- Recognize appeals to pathos
Appeals to Pathos
When writers are focused on using pathos in their writing, this is an appeal to someone’s emotions. For example, advertisements for unhealthy fast food are meant to appeal to your sense of hunger and your cravings, not to your logic that warns against such cuisine. We are exposed to appeals to emotions on an almost constant basis, so it is easy to become numb to such tactics; however, it is important to be aware of such rhetorical strategies both as readers and writers. As a reader, you should be able to analyze how some artifacts turn up the pathos to persuade; as a writer, you need to be careful not to overly rely on pathos as an attempt to sway readers. Remember that while some people may lean heavily on their emotions, others will not be persuaded by strong appeals to pathos, and you will need to consider how to reach them.
People may be uninterested in an issue unless they can find a personal connection to it, so a communicator may try to connect to his or her audience by evoking emotions or by suggesting that author and audience share attitudes, beliefs, and values—in other words, by making an appeal to pathos. Even in formal writing, such as academic books or journals, an author often will try to present an issue in such a way as to connect to the feelings or attitudes of his or her audience (however, academic writing moves beyond reliance solely on appeals to pathos).
When you evaluate pathos, you are asking whether a piece of writing, a speech, etc. arouses the audience’s interest and sympathy. You are looking for the elements that might cause the audience to feel (or not feel) an emotional connection to the content.
An author may use an audience’s attitudes, beliefs, or values as a kind of foundation for his or her argument—a layer that the writer knows is already in place at the outset of the argument. So one of the questions you can ask yourself as you evaluate an author’s use of pathos is whether there are points at which the writer or speaker makes statements assuming that the audience shares the same feelings or attitudes. For example, in an argument about the First Amendment, does the author write as if he or she takes it for granted that the audience is religious?
Manipulative Appeals to Pathos
Up to a certain point, an appeal to pathos can be a legitimate part of an argument. For example, a writer or speaker may begin with an anecdote showing the effect of a law on an individual. This anecdote will be a means of gaining an audience’s attention for an argument using evidence and reason to present the full case as to why the law should/should not be repealed or amended. In such a context, engaging the emotions, values, or beliefs of the audience is a legitimate tool being used effectively.
An appropriate appeal to pathos is different than trying to unfairly play upon the audience’s feelings and emotions through fallacious, misleading, or excessively emotional appeals. Such a manipulative use of pathos may alienate the audience or cause them to tune out. An example would be the American Society for the Prevention of Cruelty to Animals (ASPCA) commercials featuring the song “In the Arms on an Angel” and footage of abused animals. Even Sarah McLachlan, the singer and spokesperson featured in the commercials, admits that she changes the channel because they are too depressing (Brekke, 2014).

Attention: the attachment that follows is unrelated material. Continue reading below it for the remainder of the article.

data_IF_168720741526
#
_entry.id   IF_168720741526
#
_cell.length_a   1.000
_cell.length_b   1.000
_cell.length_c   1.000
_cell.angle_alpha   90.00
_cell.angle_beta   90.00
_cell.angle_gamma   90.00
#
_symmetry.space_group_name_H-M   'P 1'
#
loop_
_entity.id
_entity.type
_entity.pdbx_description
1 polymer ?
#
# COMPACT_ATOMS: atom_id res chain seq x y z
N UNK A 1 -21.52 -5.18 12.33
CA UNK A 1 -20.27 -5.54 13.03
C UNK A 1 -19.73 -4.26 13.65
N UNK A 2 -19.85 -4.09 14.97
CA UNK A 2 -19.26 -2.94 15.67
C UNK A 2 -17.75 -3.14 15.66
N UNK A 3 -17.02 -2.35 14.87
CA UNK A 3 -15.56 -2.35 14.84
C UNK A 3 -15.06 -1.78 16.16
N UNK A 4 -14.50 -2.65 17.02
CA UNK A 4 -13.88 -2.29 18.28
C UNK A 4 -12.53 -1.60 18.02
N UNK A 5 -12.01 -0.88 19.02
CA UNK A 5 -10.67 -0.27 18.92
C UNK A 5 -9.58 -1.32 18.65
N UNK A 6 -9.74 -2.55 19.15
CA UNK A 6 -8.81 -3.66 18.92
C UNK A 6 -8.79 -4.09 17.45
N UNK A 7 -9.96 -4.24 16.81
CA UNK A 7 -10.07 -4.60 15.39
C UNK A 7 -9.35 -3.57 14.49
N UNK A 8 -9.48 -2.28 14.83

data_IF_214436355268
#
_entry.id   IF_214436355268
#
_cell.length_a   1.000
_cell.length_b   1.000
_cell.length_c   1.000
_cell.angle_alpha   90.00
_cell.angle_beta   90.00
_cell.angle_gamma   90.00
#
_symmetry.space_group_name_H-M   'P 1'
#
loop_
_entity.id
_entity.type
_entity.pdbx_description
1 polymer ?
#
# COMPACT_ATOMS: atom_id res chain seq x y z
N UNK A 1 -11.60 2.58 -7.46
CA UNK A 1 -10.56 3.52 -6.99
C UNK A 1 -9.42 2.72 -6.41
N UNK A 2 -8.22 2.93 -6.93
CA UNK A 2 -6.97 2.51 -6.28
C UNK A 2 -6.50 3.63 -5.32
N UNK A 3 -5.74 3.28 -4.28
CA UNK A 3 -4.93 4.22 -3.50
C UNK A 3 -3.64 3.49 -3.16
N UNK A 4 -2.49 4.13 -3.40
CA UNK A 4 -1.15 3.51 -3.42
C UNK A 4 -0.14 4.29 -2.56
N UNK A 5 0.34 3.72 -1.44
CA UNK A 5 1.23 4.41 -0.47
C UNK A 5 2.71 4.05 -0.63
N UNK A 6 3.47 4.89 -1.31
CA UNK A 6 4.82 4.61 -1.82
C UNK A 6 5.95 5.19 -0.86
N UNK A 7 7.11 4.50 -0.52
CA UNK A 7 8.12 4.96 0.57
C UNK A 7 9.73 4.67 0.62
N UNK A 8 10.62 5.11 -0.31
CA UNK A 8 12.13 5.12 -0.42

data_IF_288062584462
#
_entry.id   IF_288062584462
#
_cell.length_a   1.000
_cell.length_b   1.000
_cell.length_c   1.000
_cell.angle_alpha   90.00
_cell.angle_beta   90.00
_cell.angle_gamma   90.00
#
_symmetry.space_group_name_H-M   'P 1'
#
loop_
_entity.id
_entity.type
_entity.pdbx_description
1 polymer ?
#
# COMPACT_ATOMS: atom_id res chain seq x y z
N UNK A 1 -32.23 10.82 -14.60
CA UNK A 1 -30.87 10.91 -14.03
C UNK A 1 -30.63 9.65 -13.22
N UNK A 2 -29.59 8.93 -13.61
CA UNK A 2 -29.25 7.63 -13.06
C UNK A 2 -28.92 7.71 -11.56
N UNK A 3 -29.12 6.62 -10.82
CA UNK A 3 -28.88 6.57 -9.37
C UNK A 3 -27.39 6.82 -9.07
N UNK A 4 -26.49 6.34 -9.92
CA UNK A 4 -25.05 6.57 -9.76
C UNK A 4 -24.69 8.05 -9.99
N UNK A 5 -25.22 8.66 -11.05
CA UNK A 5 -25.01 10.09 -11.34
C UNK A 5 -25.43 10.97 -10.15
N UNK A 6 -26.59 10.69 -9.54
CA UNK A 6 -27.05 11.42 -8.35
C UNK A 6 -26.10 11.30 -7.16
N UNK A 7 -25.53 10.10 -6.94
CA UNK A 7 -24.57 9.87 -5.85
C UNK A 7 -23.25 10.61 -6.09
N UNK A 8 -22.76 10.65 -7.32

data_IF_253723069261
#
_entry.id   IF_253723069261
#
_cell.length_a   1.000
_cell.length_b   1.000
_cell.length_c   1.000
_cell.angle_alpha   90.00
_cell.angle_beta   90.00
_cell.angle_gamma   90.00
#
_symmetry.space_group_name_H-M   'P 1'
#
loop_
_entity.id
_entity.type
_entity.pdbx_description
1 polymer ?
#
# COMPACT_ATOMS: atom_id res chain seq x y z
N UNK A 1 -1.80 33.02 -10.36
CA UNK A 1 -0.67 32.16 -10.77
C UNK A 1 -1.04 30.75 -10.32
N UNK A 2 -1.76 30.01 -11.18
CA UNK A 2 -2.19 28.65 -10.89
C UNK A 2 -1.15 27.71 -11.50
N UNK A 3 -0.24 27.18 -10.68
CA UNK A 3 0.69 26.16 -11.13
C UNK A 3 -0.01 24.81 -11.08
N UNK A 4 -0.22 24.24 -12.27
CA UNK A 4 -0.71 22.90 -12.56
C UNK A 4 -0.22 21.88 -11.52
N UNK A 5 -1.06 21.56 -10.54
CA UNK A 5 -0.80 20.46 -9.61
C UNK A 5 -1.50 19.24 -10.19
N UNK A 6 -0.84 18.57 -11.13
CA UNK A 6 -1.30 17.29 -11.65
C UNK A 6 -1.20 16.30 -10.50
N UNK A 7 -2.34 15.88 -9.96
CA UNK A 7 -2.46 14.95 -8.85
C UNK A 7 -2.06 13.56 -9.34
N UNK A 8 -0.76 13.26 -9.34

Even if an appeal to pathos is not manipulative, such an appeal should complement rather than replace reason and evidence-based argument. In addition to making use of pathos, authors must establish credibility (ethos) and must supply reasons and evidence (logos) in support of their positions. An author who essentially replaces logos and ethos with pathos alone is risking losing the audience.
Pathos and Kairos
Kairos means the right moment or, more simply, timeliness. Appeals to emotion are more likely to be effective work if they are also timely. For example, people were more likely to give to charities related to 9/11 soon after the tragedy than they are now. However, donations still rise nearer the actual date of September 11 each year. This is an intersection of kairos and pathos. In other words, people’s emotions are heightened because of a particular time.
Timeliness and emotion might be tied to an annual event, such as sadness or depression on the anniversary of a loved one’s death or pride in the United States on the 4th of July. Other examples could have much larger time frames, such as suspicion and fear of one’s neighbors during the Red Scare in the late 1940s and early 1950s. Or they could be on a much smaller scale, like someone being more generous and cheerful than normal on Friday evenings because the work week is over.
When writing and considering an appeal to pathos, also consider the timeliness. If you were writing a piece on why present-day Americans should fear a widespread viral infectious disease outbreak, it might seem untimely to use the example of smallpox, which was eradicated decades ago, especially since there have been more recent diseases that present greater threats to the limits of modern medicine.